.....Advertisement.....
.....Advertisement.....

Local News

  • Freshman Academy criticized

    Parents expressed displeasure Thursday with the way Robertson High School’s Freshman Academy is being run.

    At a work session of the Las Vegas City Schools board, Matt and Martha Martinez and Katherine Duran told the board that substitute teachers were being used as long-term alternatives when teachers leave the district.

    The Martinezes accused the administration of taking assets from ninth-graders to give to upperclassmen.

  • Film with local roots

    Las Vegas has a strong history in films, from Red Dawn to Academy Award winner No County for Old Men. On Friday, however, local filmmaking took a dramatic turn.

    Paul Davids’ Film “Before We Say Goodbye” hit the big screen of Ilfeld Auditorium for several hundred people to enjoy.

    “Wonderful. I cried at the very end,” said Las Vegas resident Joseph Gonzales following his viewing of the film Friday afternoon. “It was so touching.”

    The nearly 90-minute film is based on Highlands University alumna Patricia Crespin’s “We are Hispanic American Women …OK?”

  • Cordova’s contract renewed

    West Las Vegas Schools Superintendent Ruben Cordova conducts business with a soft-spoken and dignified demeanor. And when the school board asked him why they should extend his contract, his reply was brief and to the point.

  • School board candidate forums set

    School board candidate forums are schedule to take place this Tuesday and Thursday in the West and East district facilities. Both forums are scheduled to run from 6:30 to 8:30 p.m.
    On Tuesday, candidates for three open positions on West’s school board will face off at the high school.

    Running for office are Kenny Lujan, incumbent, and Henry Abeyta Sr. for Position 1; Gary Gold, incumbent, and Lorenzo Flores and Ambrose Castellano for Position 2; and Caroline Lopez, incumbent, and Marvin Martinez for Position 3.

    On Thursday, the East forum will be held at Memorial Middle School.

  • Rowe jogger killed by Amtrak train

    The Associated Press
    ROWE — New Mexico State Police say a woman jogger has been killed after being hit by an Amtrak train in the unincorporated community of Rowe.

    Police identify the victim as 18-year-old Amanda Byrne of Rowe.

    Witnesses told police that the woman was jogging on the tracks about 2 p.m. Friday and the train’s engineer made several attempts to alert her by sounding the horn. He then made an emergency attempt to stop the train before it fatally hit the victim.

  • Work delays deemed ‘intolerable’

    Highlands University Regent Jesus Lopez said it’s time to take off the gloves.

    At Wednesday’s regents meeting, Lopez threatened Albuquerque construction company MAKWA Builders with legal action to terminate construction of the new $20 million student center.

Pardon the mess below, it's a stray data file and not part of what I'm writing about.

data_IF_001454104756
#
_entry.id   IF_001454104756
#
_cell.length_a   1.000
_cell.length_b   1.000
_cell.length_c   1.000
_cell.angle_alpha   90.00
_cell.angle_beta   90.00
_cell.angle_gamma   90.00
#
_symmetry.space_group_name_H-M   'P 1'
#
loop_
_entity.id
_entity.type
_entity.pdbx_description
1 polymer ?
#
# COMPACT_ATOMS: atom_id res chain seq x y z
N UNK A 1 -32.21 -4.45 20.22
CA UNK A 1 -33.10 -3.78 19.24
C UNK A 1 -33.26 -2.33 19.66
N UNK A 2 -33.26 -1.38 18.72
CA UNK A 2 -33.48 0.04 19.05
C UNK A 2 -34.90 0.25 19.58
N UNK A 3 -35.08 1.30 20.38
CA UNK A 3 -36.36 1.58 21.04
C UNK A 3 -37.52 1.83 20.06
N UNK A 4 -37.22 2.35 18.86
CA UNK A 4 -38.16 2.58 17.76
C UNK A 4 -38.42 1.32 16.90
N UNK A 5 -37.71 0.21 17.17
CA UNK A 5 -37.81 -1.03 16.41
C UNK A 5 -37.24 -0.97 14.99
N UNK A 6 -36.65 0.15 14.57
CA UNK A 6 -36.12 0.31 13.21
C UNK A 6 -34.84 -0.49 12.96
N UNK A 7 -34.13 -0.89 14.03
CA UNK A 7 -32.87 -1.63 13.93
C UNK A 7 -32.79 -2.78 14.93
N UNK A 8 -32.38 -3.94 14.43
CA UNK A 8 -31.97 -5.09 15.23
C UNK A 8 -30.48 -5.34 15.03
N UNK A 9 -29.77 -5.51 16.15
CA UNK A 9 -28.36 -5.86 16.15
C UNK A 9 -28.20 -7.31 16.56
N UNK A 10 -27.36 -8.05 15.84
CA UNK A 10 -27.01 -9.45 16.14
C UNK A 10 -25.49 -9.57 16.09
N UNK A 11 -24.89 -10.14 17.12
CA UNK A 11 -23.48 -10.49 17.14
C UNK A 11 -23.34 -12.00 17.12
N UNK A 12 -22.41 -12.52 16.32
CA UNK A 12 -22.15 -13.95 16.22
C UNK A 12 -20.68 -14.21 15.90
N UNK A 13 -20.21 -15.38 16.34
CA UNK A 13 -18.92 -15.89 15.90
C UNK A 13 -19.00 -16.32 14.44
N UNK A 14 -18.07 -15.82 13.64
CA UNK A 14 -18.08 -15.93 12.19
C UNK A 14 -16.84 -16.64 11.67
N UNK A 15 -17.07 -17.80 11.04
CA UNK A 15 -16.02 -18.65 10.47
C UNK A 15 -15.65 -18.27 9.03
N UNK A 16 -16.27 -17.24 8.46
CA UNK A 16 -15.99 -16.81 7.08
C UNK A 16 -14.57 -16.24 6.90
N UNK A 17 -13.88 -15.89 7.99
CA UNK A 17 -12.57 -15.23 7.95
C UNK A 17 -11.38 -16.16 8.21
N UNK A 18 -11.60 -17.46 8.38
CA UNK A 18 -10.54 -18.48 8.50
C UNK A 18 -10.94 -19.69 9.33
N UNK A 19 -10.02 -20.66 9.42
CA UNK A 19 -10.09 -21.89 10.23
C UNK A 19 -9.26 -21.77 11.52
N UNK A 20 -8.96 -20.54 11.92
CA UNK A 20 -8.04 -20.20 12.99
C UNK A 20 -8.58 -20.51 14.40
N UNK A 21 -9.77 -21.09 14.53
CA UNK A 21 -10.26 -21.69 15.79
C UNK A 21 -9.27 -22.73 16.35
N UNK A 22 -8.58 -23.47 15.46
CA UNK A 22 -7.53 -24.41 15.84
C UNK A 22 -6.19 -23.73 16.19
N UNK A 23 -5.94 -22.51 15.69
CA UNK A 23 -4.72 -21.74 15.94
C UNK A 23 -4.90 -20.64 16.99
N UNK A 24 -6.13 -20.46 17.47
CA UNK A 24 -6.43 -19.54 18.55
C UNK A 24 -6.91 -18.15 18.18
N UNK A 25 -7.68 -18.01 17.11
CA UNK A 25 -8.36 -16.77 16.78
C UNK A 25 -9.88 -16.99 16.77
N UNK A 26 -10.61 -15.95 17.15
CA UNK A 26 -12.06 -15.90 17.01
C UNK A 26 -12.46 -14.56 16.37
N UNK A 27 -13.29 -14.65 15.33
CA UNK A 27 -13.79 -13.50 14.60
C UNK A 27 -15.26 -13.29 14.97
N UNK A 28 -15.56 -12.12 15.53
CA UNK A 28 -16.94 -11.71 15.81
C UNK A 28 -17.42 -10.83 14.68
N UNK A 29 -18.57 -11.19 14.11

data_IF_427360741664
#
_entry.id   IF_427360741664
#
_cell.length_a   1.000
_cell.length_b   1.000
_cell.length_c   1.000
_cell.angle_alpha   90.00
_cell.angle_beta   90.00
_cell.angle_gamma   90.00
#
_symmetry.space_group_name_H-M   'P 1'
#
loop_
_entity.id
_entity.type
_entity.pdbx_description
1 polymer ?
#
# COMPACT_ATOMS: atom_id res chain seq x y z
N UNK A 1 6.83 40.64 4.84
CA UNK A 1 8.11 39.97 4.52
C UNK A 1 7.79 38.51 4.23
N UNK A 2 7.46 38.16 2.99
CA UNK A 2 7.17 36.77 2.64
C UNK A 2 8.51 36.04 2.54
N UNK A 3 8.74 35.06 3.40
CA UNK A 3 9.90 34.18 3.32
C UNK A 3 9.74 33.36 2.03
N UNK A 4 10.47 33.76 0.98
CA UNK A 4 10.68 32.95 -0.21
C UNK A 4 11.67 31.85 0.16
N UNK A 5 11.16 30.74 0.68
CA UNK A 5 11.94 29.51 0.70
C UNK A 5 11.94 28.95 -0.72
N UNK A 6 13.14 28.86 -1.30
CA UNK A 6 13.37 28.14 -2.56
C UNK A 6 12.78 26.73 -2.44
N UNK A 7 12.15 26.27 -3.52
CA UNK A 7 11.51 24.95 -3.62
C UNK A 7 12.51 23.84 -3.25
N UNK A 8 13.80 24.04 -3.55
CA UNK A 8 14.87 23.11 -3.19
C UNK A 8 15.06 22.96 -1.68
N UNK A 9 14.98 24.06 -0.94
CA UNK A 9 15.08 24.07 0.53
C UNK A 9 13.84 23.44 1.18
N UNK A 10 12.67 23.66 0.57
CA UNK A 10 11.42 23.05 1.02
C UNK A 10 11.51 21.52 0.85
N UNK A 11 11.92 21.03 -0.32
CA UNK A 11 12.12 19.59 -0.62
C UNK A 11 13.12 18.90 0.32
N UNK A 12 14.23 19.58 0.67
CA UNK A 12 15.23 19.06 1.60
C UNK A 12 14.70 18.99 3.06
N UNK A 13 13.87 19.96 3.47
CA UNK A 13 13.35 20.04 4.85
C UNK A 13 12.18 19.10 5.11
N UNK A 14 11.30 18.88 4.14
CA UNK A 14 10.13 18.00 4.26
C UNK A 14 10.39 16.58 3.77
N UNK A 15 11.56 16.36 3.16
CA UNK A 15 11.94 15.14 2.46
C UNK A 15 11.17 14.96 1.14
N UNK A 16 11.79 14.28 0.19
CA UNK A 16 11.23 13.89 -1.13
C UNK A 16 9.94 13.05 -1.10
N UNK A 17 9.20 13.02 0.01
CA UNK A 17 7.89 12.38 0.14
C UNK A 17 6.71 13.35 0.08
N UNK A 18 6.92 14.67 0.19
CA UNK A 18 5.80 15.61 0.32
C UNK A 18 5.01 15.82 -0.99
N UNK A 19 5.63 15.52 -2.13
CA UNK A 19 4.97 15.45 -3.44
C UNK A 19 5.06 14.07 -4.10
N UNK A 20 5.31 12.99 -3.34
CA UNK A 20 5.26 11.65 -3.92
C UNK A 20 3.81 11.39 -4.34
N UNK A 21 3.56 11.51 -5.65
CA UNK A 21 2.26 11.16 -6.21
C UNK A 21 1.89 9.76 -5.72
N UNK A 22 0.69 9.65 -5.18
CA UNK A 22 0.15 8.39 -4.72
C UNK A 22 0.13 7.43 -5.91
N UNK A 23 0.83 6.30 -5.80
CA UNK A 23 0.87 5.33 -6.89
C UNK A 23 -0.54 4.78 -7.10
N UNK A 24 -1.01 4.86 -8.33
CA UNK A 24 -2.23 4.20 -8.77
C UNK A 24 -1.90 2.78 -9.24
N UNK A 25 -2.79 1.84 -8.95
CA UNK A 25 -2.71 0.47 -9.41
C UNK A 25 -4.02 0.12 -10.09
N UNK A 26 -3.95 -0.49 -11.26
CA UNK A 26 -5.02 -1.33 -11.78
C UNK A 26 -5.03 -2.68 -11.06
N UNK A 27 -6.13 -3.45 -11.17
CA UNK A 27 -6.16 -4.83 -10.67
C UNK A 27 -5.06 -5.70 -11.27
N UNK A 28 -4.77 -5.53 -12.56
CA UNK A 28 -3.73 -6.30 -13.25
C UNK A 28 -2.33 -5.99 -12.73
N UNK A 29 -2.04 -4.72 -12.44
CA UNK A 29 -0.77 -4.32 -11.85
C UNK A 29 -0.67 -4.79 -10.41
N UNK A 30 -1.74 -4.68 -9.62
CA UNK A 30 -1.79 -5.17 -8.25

• Girl, 3, killed in car crash

    A 3-year-old Las Vegas girl was killed Wednesday in a two-car collision on Interstate 25 between Pecos and Santa Fe.

    Raquel Garcia was pronounced dead at the scene after the car her mother was driving hit another car and rolled over several times, state police said. The girl was reportedly thrown from the vehicle during the rollovers.

  • Edible Donation

    Budget cuts have been a main topic in the state for several months, with very real consequences for various organizations — like senior centers. Fortunately, for the area senior centers a merger of companies brought them some much needed supplies.

    Last week, Teresa Lopez, of the Las Vegas Senior Citizens Center Center helped unload hundreds of boxes donated to the area’s centers. The boxes were divided for centers in Las Vegas, Pecos, Ribera and Mora.

  • County compiles wish list for funds

    In its first meeting of 2011, the new-look San Miguel County Commission signed off on its wish list for the upcoming state legislative session, and the finishing touches of courthouse renovation are atop that list.

  • Economic development part of master plan discussion

    There was just a dusting of snow Monday night, but weather forecasts put the evenings low at 2 degrees below zero. Even so, a hardy group of about 20 residents filed into the Las Vegas City Council chambers for public input on the economic development segment of the city’s master plan.

    The city is updating its 1997 master plan, a document that outlines how leaders of the local government want the community to develop in the next two decades.